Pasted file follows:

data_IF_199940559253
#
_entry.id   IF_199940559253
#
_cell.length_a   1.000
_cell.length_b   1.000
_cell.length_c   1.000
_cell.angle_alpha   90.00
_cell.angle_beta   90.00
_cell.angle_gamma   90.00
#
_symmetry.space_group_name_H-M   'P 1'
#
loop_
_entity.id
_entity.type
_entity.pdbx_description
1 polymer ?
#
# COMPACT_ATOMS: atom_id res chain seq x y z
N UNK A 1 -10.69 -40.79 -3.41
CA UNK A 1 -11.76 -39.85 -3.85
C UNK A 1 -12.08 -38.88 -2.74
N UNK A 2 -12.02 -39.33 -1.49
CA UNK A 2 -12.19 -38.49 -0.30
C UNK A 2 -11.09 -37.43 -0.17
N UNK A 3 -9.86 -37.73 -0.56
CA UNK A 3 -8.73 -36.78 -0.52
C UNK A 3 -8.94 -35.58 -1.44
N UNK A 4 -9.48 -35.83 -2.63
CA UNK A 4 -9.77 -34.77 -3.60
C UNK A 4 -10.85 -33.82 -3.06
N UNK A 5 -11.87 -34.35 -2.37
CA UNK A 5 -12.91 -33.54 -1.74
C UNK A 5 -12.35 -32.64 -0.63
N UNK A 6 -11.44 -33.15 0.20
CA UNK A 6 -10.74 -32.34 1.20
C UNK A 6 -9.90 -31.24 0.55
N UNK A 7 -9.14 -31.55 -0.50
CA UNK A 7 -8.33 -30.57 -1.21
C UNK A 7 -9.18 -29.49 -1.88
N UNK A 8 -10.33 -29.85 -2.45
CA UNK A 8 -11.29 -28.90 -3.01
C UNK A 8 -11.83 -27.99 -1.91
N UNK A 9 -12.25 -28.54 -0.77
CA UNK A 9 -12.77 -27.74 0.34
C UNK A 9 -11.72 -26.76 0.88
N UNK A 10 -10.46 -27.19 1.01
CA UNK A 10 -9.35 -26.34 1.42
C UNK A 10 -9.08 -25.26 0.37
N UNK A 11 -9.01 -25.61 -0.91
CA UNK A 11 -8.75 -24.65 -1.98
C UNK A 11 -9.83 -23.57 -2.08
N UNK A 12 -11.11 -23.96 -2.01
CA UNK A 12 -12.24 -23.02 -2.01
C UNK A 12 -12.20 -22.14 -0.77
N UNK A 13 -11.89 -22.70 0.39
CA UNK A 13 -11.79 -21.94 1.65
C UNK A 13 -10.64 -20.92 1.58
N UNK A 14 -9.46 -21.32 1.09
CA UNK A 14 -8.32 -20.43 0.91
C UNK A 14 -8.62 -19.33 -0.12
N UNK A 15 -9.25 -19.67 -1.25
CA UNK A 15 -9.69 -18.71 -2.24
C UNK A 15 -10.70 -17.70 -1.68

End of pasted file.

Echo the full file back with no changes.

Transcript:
data_IF_199940559253
#
_entry.id   IF_199940559253
#
_cell.length_a   1.000
_cell.length_b   1.000
_cell.length_c   1.000
_cell.angle_alpha   90.00
_cell.angle_beta   90.00
_cell.angle_gamma   90.00
#
_symmetry.space_group_name_H-M   'P 1'
#
loop_
_entity.id
_entity.type
_entity.pdbx_description
1 polymer ?
#
# COMPACT_ATOMS: atom_id res chain seq x y z
N UNK A 1 -10.69 -40.79 -3.41
CA UNK A 1 -11.76 -39.85 -3.85
C UNK A 1 -12.08 -38.88 -2.74
N UNK A 2 -12.02 -39.33 -1.49
CA UNK A 2 -12.19 -38.49 -0.30
C UNK A 2 -11.09 -37.43 -0.17
N UNK A 3 -9.86 -37.73 -0.56
CA UNK A 3 -8.73 -36.78 -0.52
C UNK A 3 -8.94 -35.58 -1.44
N UNK A 4 -9.48 -35.83 -2.63
CA UNK A 4 -9.77 -34.77 -3.60
C UNK A 4 -10.85 -33.82 -3.06
N UNK A 5 -11.87 -34.35 -2.37
CA UNK A 5 -12.91 -33.54 -1.74
C UNK A 5 -12.35 -32.64 -0.63
N UNK A 6 -11.44 -33.15 0.20
CA UNK A 6 -10.74 -32.34 1.20
C UNK A 6 -9.90 -31.24 0.55
N UNK A 7 -9.14 -31.55 -0.50
CA UNK A 7 -8.33 -30.57 -1.21
C UNK A 7 -9.18 -29.49 -1.88
N UNK A 8 -10.33 -29.85 -2.45
CA UNK A 8 -11.29 -28.90 -3.01
C UNK A 8 -11.83 -27.99 -1.91
N UNK A 9 -12.25 -28.54 -0.77
CA UNK A 9 -12.77 -27.74 0.34
C UNK A 9 -11.72 -26.76 0.88
N UNK A 10 -10.46 -27.19 1.01
CA UNK A 10 -9.35 -26.34 1.42
C UNK A 10 -9.08 -25.26 0.37
N UNK A 11 -9.01 -25.61 -0.91
CA UNK A 11 -8.75 -24.65 -1.98
C UNK A 11 -9.83 -23.57 -2.08
N UNK A 12 -11.11 -23.96 -2.01
CA UNK A 12 -12.24 -23.02 -2.01
C UNK A 12 -12.20 -22.14 -0.77
N UNK A 13 -11.89 -22.70 0.39
CA UNK A 13 -11.79 -21.94 1.65
C UNK A 13 -10.64 -20.92 1.58
N UNK A 14 -9.46 -21.32 1.09
CA UNK A 14 -8.32 -20.43 0.91
C UNK A 14 -8.62 -19.33 -0.12
N UNK A 15 -9.25 -19.67 -1.25
CA UNK A 15 -9.69 -18.71 -2.24
C UNK A 15 -10.70 -17.70 -1.68